- Associated Press - Saturday, July 11, 2020

A challenge to New Hampshire Gov. Chris Sununu’s spending authority during the coronavirus pandemic is moving ahead, with both sides filing arguments with the court.

Democratic leaders in the House and Senate sued the Republican governor in April, arguing that such spending requires approval by the Legislature’s fiscal committee.

A Superior Court judge later said they lacked standing to sue and dismissed the case, but after the plaintiffs asked him to reconsider, he ruled last month that the case can proceed.

Both the governor and the lawmakers filed documents Friday explaining their arguments.

The Democrats said spending money the Legislature has yet to appropriate violates three provisions of the state Constitution, and that several state laws reaffirm the constitutional mandate that the power of appropriation rests exclusively with the legislative branch.

The governor asserts that those laws don’t apply, and that a different statute gives him the authority to spend the money.



The Boston Children’s Museum is reopening its doors later this month, having been closed since mid-March because of the coronavirus.

The museum will hold a members-only weekend from July 17-19 then open to the general public on July 22, management announced Saturday.

The museum will be open Wednesdays through Sundays with two time slots. Capacity will be limited and tickets must be purchased in advance.

The museum will also reduce touchpoints and enhance its cleaning and sanitization protocols.


There were 167 new confirmed cases of the coronavirus in Massachusetts and 14 more deaths, the state Department of Public Health reported Saturday.

The state has now had more than 105,000 confirmed cases and nearly 8,100 fatalities among those confirmed cases, the department reported.

There are currently 572 people hospitalized with the disease, and of those, 87 are in intensive care.



Several Maine towns are welcoming visitors to their beaches with the help of friendly “beach ambassadors.”

In York, Wells and Ogunquit - three of southern Maine’s busiest beach towns - municipal leaders are using grants from the state to hire ambassadors to welcome visitors, remind them to practice physical distancing and wear masks, and answer questions about local regulations meant to slow the spread of the coronavirus.

“It makes sense to bring these people on to address these issues in a friendly way. They welcome people to the beach, say we’re glad to have them here, but there are rules to follow,” Jeff Patten, director of beach operations in York, told The Portland Press Herald.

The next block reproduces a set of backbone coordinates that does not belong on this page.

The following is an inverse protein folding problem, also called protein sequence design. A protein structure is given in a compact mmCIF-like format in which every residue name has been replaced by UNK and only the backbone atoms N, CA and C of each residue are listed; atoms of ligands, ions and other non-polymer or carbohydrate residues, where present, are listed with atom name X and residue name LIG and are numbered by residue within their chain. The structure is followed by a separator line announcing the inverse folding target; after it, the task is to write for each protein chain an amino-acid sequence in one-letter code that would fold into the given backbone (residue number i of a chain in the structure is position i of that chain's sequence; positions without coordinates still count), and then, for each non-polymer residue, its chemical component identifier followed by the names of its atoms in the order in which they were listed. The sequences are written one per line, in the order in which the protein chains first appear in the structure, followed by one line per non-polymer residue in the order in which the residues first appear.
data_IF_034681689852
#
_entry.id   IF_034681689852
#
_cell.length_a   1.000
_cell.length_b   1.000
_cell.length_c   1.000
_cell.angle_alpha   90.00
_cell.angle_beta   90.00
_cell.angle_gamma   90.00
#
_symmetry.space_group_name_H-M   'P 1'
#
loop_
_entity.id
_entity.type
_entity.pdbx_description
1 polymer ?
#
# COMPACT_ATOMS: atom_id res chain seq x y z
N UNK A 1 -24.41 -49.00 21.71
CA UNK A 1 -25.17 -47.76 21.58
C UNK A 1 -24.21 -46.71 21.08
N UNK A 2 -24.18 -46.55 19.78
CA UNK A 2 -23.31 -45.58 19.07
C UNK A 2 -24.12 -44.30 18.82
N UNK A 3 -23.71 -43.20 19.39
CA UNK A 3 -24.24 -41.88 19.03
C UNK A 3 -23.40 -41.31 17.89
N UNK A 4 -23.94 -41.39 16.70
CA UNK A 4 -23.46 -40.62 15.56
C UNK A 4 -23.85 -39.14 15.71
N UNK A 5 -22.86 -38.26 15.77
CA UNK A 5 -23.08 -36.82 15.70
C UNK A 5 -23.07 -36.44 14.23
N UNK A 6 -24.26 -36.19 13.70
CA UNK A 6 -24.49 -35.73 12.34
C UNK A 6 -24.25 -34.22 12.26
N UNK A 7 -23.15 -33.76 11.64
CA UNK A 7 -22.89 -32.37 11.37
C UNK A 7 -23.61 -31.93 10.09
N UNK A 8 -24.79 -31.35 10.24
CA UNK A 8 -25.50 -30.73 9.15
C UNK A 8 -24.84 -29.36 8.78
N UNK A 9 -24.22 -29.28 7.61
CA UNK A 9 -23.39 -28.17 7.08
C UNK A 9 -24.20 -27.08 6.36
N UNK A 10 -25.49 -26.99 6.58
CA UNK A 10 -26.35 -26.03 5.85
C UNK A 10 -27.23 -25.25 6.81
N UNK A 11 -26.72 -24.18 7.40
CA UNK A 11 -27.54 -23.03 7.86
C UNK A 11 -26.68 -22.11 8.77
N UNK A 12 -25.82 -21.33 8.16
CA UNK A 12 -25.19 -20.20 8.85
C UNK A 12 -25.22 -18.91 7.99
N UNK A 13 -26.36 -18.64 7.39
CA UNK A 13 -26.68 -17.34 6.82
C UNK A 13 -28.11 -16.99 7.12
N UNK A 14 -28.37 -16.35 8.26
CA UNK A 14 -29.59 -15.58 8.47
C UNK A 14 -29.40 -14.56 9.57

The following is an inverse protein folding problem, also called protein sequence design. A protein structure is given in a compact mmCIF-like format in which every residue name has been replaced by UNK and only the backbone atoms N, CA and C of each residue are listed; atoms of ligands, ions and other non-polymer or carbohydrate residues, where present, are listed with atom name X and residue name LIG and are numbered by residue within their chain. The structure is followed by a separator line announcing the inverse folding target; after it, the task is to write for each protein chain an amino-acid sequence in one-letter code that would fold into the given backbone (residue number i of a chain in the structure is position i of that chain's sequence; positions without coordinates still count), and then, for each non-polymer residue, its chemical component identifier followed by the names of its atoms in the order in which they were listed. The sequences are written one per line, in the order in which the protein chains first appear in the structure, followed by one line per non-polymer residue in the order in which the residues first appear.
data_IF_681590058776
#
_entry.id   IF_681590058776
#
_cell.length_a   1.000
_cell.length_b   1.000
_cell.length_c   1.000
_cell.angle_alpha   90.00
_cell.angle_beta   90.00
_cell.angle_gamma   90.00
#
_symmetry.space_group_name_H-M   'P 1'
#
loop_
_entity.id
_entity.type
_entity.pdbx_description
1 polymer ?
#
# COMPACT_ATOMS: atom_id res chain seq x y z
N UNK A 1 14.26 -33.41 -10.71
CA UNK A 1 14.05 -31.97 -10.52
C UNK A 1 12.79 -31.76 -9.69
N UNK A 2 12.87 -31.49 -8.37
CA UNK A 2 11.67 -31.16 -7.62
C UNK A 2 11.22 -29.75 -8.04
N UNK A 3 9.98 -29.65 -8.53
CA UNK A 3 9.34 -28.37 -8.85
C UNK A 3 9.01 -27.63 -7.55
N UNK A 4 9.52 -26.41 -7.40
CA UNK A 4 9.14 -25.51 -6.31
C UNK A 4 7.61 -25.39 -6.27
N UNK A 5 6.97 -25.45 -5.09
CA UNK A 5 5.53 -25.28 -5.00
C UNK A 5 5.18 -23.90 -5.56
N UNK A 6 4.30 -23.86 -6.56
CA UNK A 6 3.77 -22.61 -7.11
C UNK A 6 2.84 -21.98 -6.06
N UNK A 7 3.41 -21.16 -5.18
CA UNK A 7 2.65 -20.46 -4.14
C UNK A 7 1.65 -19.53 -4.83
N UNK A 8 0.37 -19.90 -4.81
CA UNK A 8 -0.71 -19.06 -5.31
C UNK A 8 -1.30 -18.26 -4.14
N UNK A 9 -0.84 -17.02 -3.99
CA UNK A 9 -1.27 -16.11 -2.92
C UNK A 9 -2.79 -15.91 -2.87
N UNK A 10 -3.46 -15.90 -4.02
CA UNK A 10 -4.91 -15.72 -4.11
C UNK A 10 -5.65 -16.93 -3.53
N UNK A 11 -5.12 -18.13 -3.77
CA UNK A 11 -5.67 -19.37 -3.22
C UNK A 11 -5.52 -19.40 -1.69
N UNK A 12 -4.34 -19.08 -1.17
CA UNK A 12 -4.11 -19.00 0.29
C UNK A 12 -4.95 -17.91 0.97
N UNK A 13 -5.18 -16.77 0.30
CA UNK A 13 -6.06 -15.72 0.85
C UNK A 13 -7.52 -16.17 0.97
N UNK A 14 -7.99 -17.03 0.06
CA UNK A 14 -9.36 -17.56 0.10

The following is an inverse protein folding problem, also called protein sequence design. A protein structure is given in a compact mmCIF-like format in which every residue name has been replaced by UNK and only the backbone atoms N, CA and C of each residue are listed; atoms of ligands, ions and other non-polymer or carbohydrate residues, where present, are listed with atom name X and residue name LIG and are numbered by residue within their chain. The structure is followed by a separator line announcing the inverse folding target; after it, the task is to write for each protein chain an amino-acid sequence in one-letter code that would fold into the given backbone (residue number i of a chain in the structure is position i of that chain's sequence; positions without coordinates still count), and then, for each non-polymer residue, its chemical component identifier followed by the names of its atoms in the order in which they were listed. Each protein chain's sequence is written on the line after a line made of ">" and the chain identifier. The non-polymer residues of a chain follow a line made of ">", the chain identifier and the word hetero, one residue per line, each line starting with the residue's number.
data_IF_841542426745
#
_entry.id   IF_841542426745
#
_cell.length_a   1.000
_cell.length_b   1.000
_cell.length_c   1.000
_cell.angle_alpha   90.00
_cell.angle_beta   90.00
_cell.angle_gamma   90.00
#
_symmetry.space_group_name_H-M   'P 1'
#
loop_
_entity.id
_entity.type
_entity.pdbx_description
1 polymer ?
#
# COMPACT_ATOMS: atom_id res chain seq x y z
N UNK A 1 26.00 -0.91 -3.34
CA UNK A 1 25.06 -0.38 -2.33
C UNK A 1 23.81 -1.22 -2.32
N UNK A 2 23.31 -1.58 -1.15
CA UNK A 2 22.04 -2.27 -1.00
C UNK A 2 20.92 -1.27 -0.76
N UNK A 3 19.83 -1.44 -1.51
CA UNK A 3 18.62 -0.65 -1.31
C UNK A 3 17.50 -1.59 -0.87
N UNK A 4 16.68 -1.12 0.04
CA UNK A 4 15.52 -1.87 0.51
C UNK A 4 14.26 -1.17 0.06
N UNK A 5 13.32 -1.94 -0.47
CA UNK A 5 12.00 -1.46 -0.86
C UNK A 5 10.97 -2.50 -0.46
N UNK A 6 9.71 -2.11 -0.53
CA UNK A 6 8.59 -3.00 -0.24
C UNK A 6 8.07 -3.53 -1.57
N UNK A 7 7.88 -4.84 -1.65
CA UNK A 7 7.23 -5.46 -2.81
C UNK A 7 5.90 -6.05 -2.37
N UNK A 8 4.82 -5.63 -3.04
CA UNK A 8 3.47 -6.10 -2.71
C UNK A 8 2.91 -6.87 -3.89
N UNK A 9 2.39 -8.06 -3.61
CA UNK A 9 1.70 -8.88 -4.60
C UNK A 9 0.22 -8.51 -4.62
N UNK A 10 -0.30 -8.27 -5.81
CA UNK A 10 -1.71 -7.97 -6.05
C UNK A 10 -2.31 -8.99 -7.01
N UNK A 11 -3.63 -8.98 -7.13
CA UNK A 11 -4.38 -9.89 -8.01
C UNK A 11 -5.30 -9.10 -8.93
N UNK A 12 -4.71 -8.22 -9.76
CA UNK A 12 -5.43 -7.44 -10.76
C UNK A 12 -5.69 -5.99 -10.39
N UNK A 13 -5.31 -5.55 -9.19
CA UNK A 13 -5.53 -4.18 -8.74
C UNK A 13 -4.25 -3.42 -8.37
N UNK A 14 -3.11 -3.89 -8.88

The money for the ambassadors comes from the state’s Keep Maine Healthy Plan, which recently awarded nearly $9 million in grants to 100 communities.


Maine health officials on Saturday reported 21 new confirmed cases of the coronavirus and one more death.

There have now been 3,520 confirmed and likely cases in the state, and 112 fatalities, the Maine Center for Disease Control and Prevention said.

Sixteen people are currently hospitalized with the disease, and seven of those patients are in intensive care.



The head of a Rhode Island state agency confirms that she is in quarantine after meeting earlier this week with a consultant who later tested positive for COVID-19.

Kathryn Power, director of the state Department of Behavioral Healthcare, Developmental Disabilities and Hospitals, told The Providence Journal that she wore a face covering and stayed 6 feet (2 meters) from the other person during the meeting Tuesday.

She said at least three other agency staffers are quarantined, with orders to get tested.

The meeting took place at the Eleanor Slater Hospital campus, a psychiatric hospital in Cranston. She said no patients were exposed.



The Vermont office of the United States attorney is warning people to beware of COVID-19 scams related to this year’s delayed tax filing deadline.

Due to the pandemic, this year’s deadline to file taxes was delayed from April 15 to July 15.

Vermont U.S. Attorney Christina Nolan says criminals use the tax filing deadline as an opportunity to steal personal and financial information.

“Taxpayers should remain vigilant and know that the IRS will not initiate contact with them via phone, email or social media to request personal or financial information,” Nolan said in a news release.

In the last few months, the IRS Criminal Investigation division has seen an increase in a variety of scams designed to take advantage of pandemic response programs.


Vermont health officials reported six new confirmed cases of the coronavirus on Saturday, for a statewide total of more than 1,280 since the pandemic began.

Five of the new cases are in Chittenden County, the state Department of Health reported. Two patients are currently hospitalized.

No new fatalities were reported and the state has not had a COVID-19 fatality since mid-June, with the death toll holding at 56.



Connecticut is in a “very fortunate place” with the coronavirus, the state’s epidemiologist says, as deaths have all but vanished and the state’s transmission rate is among the lowest in the country.

Dr. Matt Cartter tells the Hartford Courant he’s grateful for the progress even as the testing situation in the state remains less than ideal.

Connecticut was seeing more than 100 coronavirus deaths a day in mid- to late-April, but the state on two days this week reported zero COVID-19 fatalities.

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